I love to talk to my patients about what foods they eat, when they eat, and how they eat. Most of the time they respond with, “You are a physical therapist. Why are you talking to me about nutrition?”
To set the record straight – I am not trying to convince anyone to start a particular diet or meal plan. There are many, and different people respond differently to each. I usually don’t want to talk about calories, or the food pyramid. I want to know what kinds of foods they are eating, are they getting enough vitamins, minerals and phytonutrients, and is there variety? Is their diet potentially contributing to ongoing inflammation? Is it delaying healing? Related to persistent pain or fatigue?
YES! DIET CAN DO ALL OF THESE THINGS!
To back up for a minute, if you are not familiar with the term phytonutrient, these are chemicals that are found in plants that benefit humans by providing anti-inflammatory and anti-oxidant effects. Eating a plant-based diet is a great way to insure you are getting sufficient nutrition.
However, not all of us are vegans – I’m not. I do a good job eating a variety of foods, but I also enjoy pizza, ice cream and Swedish fish on occasion (yep – my favorite junk foods). I truly believe that moderation is key. However, there needs to be moderation. Eating one carrot a day and fast food at lunch and dinner is not going to provide you adequate nutrition. I once had a friend who told me he ate vegetables because there was lettuce on his Big Mac (true story)! Likewise, sustaining on protein bars, nuts in the car, or any type of “prepackaged” foods, no matter how fortified, will also not stand the test of time. Poor diet does not cause pain. Poor diet does not cause inflammation. However, if you are dealing with issues such as chronic pain, fatigue or illness, you may want to consider adding key nutrients to your diet. I look at it as “nature’s medicine.” And by stocking our pantries (bodies) with good nutrition, we will be better equipped to handle any ailments that may come our way.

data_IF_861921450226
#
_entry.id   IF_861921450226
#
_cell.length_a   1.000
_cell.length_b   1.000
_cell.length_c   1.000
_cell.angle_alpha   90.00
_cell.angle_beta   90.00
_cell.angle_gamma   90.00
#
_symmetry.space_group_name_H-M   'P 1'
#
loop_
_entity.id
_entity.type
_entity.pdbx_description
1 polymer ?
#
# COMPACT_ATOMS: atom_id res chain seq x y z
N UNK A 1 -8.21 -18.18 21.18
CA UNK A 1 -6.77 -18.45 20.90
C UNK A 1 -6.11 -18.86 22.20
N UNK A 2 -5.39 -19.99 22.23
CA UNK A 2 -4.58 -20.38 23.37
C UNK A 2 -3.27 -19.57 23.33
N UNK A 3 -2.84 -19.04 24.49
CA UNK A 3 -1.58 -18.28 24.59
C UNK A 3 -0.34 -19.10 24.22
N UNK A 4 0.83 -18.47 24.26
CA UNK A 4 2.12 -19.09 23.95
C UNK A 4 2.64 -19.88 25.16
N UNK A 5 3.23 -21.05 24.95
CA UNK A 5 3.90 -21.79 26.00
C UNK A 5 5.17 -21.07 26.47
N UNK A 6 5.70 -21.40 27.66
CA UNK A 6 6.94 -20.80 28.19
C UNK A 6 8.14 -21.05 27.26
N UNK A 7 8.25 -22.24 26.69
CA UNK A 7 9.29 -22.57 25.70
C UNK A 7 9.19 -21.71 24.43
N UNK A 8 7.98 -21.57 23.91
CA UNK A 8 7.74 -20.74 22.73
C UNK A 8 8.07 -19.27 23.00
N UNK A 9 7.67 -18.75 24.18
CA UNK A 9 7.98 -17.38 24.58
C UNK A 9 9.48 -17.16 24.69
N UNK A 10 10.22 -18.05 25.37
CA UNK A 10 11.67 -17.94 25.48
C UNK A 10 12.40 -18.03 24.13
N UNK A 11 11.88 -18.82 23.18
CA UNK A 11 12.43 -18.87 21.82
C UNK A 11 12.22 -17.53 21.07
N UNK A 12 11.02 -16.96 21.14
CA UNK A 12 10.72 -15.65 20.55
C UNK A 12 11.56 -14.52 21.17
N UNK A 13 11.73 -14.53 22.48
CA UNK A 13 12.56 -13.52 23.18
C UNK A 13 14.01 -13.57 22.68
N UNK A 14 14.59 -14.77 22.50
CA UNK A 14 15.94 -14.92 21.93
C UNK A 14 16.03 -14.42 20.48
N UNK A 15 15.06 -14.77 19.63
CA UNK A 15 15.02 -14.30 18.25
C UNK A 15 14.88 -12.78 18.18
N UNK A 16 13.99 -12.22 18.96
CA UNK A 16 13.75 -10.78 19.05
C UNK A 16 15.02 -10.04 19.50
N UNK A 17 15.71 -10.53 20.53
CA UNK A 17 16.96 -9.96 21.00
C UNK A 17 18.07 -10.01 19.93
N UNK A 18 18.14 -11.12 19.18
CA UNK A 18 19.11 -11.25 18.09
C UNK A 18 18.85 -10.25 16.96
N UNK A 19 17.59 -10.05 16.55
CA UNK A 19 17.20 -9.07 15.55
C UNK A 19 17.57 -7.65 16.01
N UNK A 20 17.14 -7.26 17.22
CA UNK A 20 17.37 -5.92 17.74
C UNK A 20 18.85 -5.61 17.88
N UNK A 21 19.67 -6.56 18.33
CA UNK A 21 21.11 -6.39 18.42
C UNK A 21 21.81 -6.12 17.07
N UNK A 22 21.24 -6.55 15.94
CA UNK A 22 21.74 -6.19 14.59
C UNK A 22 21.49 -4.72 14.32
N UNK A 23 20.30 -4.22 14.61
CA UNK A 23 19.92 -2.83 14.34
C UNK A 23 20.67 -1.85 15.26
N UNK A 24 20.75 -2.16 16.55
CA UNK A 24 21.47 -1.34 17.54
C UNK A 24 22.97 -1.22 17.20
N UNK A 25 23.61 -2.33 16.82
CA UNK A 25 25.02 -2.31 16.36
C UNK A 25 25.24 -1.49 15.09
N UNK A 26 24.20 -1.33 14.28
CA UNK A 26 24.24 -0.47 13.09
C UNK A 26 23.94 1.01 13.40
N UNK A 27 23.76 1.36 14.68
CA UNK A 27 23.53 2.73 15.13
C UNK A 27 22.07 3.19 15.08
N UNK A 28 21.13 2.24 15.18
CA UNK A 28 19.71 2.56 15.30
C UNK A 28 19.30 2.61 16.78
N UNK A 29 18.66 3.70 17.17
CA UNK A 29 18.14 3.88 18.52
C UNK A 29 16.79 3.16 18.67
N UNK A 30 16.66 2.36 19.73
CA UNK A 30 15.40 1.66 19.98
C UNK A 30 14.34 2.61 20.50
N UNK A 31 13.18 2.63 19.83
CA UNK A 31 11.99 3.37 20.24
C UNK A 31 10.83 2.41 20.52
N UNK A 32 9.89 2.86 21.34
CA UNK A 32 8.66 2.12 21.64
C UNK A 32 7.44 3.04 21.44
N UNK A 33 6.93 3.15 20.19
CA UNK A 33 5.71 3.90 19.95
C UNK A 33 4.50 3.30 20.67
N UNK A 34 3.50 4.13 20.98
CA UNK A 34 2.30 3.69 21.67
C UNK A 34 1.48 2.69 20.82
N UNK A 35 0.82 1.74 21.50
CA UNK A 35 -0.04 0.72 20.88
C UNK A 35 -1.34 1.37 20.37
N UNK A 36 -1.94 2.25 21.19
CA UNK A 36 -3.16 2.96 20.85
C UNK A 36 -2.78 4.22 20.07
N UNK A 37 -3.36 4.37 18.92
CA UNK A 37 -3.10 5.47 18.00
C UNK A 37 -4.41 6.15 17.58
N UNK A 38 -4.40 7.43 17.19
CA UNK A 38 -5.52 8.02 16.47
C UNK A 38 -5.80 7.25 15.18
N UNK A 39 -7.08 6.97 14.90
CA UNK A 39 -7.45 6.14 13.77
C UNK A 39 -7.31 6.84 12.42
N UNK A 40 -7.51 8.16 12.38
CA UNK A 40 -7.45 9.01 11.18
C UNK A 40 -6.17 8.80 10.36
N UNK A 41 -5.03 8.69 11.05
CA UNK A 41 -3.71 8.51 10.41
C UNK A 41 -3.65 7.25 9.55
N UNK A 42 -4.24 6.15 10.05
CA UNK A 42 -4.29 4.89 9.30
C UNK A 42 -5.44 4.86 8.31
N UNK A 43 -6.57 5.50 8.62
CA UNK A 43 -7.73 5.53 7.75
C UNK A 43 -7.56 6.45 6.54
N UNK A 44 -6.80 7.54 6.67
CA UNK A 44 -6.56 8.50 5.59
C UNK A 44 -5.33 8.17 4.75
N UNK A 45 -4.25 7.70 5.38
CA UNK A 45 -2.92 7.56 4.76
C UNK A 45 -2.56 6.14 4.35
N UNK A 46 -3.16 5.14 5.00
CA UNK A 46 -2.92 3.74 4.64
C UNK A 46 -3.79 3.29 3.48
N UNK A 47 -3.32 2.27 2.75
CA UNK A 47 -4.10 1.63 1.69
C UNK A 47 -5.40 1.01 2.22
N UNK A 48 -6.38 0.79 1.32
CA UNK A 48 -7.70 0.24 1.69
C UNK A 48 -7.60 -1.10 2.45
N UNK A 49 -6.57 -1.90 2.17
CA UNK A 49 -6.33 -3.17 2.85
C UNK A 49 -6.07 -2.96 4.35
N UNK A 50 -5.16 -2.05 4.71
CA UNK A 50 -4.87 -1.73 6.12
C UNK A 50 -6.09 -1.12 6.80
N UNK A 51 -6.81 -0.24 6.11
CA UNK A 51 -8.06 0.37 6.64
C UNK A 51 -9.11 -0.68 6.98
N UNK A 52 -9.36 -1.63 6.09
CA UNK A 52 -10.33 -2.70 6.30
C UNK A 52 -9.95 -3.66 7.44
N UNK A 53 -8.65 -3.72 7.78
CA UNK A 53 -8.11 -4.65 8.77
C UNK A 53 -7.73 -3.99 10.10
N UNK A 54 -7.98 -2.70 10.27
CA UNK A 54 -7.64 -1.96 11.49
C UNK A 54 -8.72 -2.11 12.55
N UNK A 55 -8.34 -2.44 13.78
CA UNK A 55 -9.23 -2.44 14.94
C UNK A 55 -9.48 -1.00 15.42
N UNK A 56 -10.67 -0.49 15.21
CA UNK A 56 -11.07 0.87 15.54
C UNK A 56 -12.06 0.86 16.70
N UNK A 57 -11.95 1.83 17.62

Sometimes it is difficult to get all you need through diet. This requires planning, shopping, availability of food and time to cook. I think it's important to recognize that you are doing your best. After that, supplements can help fill the gap. Supplements should never be your first source of nutrition. High quality supplements can help where you have holes in your diet.
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